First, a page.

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Investigating Airliner Crashes A Painstaking, Lengthy Process

July 26, 1996

NEW YORK (AP) _ Hours after TWA Flight 800 plummeted into the sea, a weary firefighter docked his boat and reflected on the search for bodies and wreckage. He wasn’t optimistic.

``They’re going to be out on the water for a long, long time,″ said Ralph Lettieri, who spent a futile five hours looking for survivors. ``There’s just so much left to do out there.″

Ten days later, much is still left to do. Wreckage remains on the ocean floor in 100 feet of water, salvagers are expanding their search and victims’ frustrated relatives are clamoring for quicker recovery of the bodies.

But if past crashes are any indication, the process of retrieving bodies, salvaging wreckage and isolating an exact cause is a painstaking one that could take weeks, months, even years.

``Everybody wants answers immediately. It doesn’t always happen that way,″ said Russ Chiodo, the Beaver County, Pa., emergency director who oversaw recovery efforts when USAir Flight 427 crashed near Pittsburgh in September 1994.

``People grow more impatient with each crash,″ Chiodo said. ``I really feel for them, but you have to look at it like this: Everything’s being done that can possibly be done.″

Initially, the focus is on searching for survivors. Beyond that, finding flight data recorders, recovering bodies and, of late, protecting salvagers from biohazards can all slow recovery.

A criminal investigation adds additional dimensions: protecting the chain of custody for evidence, supervising subcontracted salvagers to make sure they’re following rules, and reconciling the procedures of various government agencies.

``It’s not just a matter of going down there and making sure you get everything,″ said Christopher Ronay, who as chief of the FBI’s explosives unit investigated 30 aircraft bombings before retiring in 1994.

``If it was a recovery operation straight and clear, the divers could do whatever they could to bring it up,″ he said. ``But not in this case.″

All 230 people aboard the Paris-bound TWA 747 were killed when it exploded over the Atlantic on July 17; the bodies of just over half have been recovered.

Flight 800 is a particularly difficult case: the explosion at 13,700 feet, the scattering of wreckage in water with 3-foot visibility, the possibility that private boaters tainted waterborne evidence while trying to help in the hours after the crash.

After ValuJet Flight 592 crashed in the Everglades on May 11, the National Transportation Safety Board and Dade County officials searched the swampland for 30 days before suspending recovery efforts. They had identified only 57 of 110 bodies.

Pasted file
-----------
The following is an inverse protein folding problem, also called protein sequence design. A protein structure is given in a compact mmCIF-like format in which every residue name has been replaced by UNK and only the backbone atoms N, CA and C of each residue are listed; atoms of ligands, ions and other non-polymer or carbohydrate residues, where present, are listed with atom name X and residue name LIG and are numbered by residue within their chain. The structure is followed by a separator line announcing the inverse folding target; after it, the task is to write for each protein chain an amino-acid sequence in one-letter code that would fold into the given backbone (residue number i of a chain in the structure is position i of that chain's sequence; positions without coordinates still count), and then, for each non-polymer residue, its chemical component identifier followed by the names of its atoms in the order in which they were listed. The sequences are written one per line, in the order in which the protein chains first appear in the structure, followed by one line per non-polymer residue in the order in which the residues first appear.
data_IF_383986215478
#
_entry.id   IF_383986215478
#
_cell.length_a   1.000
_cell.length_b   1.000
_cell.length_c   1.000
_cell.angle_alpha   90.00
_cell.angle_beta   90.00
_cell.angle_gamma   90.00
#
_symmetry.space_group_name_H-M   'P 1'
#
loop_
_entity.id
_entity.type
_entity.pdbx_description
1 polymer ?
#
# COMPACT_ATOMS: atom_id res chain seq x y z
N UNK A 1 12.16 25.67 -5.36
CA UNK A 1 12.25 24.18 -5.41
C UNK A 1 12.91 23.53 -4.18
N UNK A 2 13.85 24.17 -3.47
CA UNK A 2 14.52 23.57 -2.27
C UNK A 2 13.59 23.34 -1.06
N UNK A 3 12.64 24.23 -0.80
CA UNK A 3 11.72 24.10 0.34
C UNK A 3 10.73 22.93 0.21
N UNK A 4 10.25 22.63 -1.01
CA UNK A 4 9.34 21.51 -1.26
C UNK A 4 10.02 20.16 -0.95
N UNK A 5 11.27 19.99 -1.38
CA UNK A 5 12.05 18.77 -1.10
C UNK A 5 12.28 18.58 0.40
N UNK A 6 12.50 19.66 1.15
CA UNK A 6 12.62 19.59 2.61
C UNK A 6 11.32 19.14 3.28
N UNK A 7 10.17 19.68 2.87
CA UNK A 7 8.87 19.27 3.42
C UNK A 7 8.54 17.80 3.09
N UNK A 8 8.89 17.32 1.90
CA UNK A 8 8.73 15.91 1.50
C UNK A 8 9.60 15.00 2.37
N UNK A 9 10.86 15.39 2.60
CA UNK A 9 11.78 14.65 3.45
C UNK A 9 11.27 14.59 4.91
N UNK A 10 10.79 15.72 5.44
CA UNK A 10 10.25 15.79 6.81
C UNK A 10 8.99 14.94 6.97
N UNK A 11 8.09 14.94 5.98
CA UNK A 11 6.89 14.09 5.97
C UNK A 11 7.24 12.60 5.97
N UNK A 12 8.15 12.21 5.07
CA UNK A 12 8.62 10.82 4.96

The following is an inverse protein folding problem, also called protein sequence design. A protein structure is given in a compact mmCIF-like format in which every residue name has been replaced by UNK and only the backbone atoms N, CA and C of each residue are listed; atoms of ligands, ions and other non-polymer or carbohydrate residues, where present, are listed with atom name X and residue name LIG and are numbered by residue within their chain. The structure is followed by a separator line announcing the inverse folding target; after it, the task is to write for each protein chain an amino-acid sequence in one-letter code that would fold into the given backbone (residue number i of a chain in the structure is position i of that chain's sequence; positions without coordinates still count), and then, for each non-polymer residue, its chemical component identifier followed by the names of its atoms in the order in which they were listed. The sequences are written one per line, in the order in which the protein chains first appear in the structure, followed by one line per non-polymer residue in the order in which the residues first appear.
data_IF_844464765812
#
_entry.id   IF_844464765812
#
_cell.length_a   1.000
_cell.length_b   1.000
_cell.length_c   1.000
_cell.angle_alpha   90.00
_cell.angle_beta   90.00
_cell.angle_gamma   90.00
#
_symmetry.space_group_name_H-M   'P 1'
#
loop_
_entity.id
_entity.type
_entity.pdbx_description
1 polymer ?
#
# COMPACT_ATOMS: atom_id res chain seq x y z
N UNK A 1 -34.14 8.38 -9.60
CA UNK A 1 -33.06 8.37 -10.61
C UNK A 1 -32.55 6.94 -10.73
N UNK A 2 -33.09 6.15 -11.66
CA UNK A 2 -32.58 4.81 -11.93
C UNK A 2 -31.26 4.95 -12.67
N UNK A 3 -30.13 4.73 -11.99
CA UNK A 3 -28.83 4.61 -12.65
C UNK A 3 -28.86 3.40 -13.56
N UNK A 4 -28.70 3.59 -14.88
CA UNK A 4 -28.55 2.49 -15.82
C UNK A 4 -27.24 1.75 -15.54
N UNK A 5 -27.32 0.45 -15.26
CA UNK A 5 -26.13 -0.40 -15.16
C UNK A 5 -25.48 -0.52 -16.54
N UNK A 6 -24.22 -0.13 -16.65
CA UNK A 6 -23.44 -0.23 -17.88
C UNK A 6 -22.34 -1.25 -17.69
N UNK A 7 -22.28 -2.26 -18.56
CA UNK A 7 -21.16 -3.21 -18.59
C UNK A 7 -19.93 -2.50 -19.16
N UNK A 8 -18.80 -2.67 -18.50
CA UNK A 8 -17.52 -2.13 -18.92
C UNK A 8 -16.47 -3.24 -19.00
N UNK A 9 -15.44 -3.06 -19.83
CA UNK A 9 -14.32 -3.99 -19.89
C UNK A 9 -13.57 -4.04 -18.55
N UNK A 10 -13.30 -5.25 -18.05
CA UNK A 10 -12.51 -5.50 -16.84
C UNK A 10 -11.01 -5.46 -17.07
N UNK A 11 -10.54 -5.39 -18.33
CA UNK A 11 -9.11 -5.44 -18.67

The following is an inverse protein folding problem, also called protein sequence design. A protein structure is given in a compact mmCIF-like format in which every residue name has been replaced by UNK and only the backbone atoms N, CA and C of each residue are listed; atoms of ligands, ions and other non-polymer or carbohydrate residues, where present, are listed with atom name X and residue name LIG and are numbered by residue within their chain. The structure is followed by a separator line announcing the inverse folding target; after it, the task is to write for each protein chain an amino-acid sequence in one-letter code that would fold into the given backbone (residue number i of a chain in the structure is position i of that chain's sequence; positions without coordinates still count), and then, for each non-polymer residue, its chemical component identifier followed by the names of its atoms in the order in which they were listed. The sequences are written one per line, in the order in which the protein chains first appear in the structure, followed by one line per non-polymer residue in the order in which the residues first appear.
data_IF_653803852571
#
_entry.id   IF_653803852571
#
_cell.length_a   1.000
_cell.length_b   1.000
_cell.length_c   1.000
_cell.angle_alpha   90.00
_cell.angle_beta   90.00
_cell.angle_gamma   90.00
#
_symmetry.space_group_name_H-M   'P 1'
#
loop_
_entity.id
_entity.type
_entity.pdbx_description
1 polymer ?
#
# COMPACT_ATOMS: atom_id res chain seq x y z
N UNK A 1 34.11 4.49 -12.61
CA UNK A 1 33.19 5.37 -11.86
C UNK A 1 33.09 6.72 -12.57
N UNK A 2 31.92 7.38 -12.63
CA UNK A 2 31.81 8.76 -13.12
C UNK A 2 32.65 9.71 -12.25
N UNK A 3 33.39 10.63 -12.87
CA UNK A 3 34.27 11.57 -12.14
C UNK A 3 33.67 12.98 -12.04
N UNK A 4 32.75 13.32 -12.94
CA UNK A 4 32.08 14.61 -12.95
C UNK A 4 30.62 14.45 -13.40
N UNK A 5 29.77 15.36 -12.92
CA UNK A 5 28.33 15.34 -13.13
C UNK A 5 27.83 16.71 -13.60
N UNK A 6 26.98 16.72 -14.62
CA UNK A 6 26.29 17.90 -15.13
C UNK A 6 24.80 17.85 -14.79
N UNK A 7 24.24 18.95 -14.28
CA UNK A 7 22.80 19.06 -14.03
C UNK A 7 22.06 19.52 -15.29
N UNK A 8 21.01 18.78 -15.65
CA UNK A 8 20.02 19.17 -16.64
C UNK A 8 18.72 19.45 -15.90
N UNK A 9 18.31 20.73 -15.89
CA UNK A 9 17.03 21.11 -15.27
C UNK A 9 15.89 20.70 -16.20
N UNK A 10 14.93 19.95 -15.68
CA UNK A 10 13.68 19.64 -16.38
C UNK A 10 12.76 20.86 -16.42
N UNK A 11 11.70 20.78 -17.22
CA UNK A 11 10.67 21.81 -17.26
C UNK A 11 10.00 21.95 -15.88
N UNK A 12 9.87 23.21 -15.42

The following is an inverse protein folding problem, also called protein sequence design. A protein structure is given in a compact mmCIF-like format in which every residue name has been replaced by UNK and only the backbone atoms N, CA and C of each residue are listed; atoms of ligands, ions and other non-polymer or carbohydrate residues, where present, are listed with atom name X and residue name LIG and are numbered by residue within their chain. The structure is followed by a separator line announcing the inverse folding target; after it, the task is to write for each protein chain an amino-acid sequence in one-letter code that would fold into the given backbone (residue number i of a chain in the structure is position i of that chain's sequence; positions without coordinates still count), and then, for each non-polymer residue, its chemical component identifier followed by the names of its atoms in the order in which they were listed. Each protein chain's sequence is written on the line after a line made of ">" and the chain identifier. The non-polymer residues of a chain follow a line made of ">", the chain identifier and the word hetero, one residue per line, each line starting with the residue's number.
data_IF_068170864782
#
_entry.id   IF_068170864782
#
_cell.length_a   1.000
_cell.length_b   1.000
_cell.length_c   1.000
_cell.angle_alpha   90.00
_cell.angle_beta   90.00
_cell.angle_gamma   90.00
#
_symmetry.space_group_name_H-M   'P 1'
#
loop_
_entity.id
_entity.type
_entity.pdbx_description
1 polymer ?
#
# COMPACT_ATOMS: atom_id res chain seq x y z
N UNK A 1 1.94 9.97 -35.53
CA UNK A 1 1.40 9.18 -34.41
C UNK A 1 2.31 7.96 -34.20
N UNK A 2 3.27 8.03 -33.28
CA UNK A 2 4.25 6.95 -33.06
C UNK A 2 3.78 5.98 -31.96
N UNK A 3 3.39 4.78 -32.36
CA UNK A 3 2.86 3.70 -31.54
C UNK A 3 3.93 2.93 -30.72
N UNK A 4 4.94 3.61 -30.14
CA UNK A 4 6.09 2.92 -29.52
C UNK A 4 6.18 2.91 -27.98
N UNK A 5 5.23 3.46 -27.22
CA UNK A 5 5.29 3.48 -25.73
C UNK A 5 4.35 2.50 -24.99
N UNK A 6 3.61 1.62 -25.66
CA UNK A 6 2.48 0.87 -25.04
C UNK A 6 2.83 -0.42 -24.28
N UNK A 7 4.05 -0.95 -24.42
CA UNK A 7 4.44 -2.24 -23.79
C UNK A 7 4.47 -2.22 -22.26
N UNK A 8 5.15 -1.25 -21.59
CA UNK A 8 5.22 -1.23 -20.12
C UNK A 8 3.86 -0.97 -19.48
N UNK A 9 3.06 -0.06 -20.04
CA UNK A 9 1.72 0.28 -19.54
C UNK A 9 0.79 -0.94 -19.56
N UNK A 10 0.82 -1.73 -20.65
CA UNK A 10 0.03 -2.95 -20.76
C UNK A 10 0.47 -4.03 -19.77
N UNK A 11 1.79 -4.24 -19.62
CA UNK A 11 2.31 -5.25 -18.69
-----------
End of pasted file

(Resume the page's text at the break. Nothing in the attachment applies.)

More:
The 1994 USAir crash outside Pittsburgh presented a new wrinkle: It marked the first time NTSB investigators used biohazard protections at a major accident scene. The Occupational Safety and Health Administration issued the guidelines out of fear that diseases, especially Hepatitis B, could be transmitted through victims’ bodies and blood.

The protections can slow the pace. NTSB officials say overheating in biohazard suits is common, and any activity _ from having a drink to urinating _ requires an investigator to leave the area, be decontaminated, shed the suit and start from square one.

While reluctant to compare crashes, experts cite similarities between Flight 800′s salvage operation and that of Air India Flight 182, which fell into the Atlantic Ocean on June 23, 1985, about 120 miles southwest of Ireland. It was history’s deadliest airline bombing; all 329 people aboard died.

By that year’s end, despite a 22-day salvage mission that enlisted sonar equipment now being used in East Moriches, only 5 percent of the jet had been retrieved from the mile-deep seabed. And it took investigators two years to pin 1988′s Pan Am Flight 103 explosion over Lockerbie, Scotland, on Libyan intelligence agents.

``Lockerbie, in a sense, was easier. It was right there over land and everything fell to the ground,″ said Victor Le Vine, who teaches a course on terrorism at Washington University in St. Louis.

On one thing experts agree: No amount of prodding should push investigators to sacrifice precision for speed.

``It’s bad enough doing it the way we had to do it,″ Chiodo said. ``But to go down in the water, I couldn’t imagine facing that. And if the relatives are moaning and griping because it’s not done in a hurry ... I’d have to say simmer down. Because the people out there are doing the best they can.″

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